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Action Tiger

Another Tiny Little Tool?

22 posts in this topic

I think I have a problem with making little tools, eh?

When you decide to reject a bunch of potential coaming stock, do you throw it away?

I make a little plane to round over edges, particularly SOF stringers.

It's rough, yet. It needs to have the bed and blade interface tuned a bit, and a real wedge as this is just temporary to use as a template.

It do cut, though...

Peace,

Robert

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Very nice ... I'll bet it feels much better in the hand than any mass-produced tool (if you could even find one to do that). 

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Thanks, Frank. I like doing goofy, useful stuff like this. I think Judge Judy did fine without me today. Is she still a thing?

I actually started it jokingly because of a conversation on the kudzu forum about rounding stringers. The stupid UPS guy beat me, though, because one of the other guys found a neat little chamfer plane and had it delivered. His isn't made from a broken kayak coaming, though...

Something like this is super easy, because it doesn't need to be too precise, and the sole doesn't have to be flat! :)

I'll post a few more pics of it finished. I'm going to embellish it, through rivet and oil the body, and really hone the blade well.

I think I may actually cut down the body a bit to,make adjusting the blade easier, too. Meh. My indoor "hot time" project for tomorrow...

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I have a handful of these puppies, for different radius and shapes. I often make them a little simpler from metal, so the blade can be nearly flush to the outboard edge and they can get into tight spaces. I have a 1/8" "easing" tool I use a lot and I make edge swipes on about every board I handle with it. It's faster than a router or sanding and catches splinters, before they catch me.

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This stuff is fun, eh, Paul. I showed the dude on the forum how simple they are. The half body picture is the one I showed him for a quick and dirty rabbet plane. Just wedge a chisel in there, and go.

I used to have a real neat shoulder plane I made form some oak off our old farm and a wagon box spring. I'm generous to a fault, though, so someone has it. Hope they use it...

It's been super hot, so this has been my entertainment. Seriously, at 0600 it was 74 already. Projected 107-110, overnight low of 83. Think I'll wait on that big glass job, just keep fairing for a day or two. Next week we should be back to high 60s overnight. Ha!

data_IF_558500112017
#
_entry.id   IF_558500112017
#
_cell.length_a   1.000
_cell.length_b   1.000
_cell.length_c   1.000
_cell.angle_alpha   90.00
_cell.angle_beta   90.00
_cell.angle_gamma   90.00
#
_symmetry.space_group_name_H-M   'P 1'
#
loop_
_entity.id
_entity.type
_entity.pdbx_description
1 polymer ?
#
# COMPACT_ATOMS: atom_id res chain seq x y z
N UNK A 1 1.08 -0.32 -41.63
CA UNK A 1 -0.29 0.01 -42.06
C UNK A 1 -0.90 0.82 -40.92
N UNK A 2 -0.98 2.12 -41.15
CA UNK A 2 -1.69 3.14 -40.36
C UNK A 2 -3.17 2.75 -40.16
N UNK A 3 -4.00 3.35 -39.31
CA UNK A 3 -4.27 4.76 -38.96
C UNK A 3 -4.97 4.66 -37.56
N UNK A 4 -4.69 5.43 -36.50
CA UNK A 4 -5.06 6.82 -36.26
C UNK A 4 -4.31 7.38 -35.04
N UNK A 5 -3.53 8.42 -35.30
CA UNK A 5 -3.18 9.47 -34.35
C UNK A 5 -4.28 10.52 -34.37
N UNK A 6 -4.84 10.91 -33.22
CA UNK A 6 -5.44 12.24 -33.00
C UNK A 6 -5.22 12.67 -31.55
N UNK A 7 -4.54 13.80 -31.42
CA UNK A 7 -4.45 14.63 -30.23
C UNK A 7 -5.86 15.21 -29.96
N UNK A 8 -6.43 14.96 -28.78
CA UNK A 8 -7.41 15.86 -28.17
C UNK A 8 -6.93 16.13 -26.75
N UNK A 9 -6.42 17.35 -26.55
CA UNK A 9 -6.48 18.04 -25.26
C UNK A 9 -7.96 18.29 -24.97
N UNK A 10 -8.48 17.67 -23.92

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It's odd that the rest of the country is hotter than I am here in Florida. Currently it's 92 at mid day, while everyone else seems to be cooking. 

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I think ours is mostly the high being pushed over us by the tropical storm, because we got wind, too, but it is HOT.

Not unusual, mind, but here. In two or three days we should be back to 60s at night. Then it can be as hot as it wants during the day.

Not too hot to do stuff, mind, but not what you want to be sticking down yards of 60" cloth in, either.

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Erling it up. After it won't take no more, I'll let it dry. The wedge I'm going to carve today, to make it something other than a plain thing.

Anywho...

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Way more effort and finish, than I put into something that will get covered in dirt and drops of goo eventually. I use a natural human hand oil finish, which takes a wee bit longer to apply, but at least it's an honest finish. That looks too nice to use . . .

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Ah, shoot, man, just a few minutes with a few round files. Asides, I'm take this one to my special hardwood guy, because he says I never show him nothing I make or fix.

The real reason, though, is I decided to gift it. Got this luthier friend what don't believe a regular old doofus can just make a plane. Ha! I got proof.

Oh, it just looks shiny because the oil is wet. After a good wipe, it sorta looks like it's been handled for a lifetime.

I came in for a water break, but I'm go back out and longboard some more. Second round of filler is done on the frolic, and I think I'm ready to glass. Today supposed to be scorching again, though, so I'll futz on the plane wedge through the afternoon/evening bake off. The teens I balk at...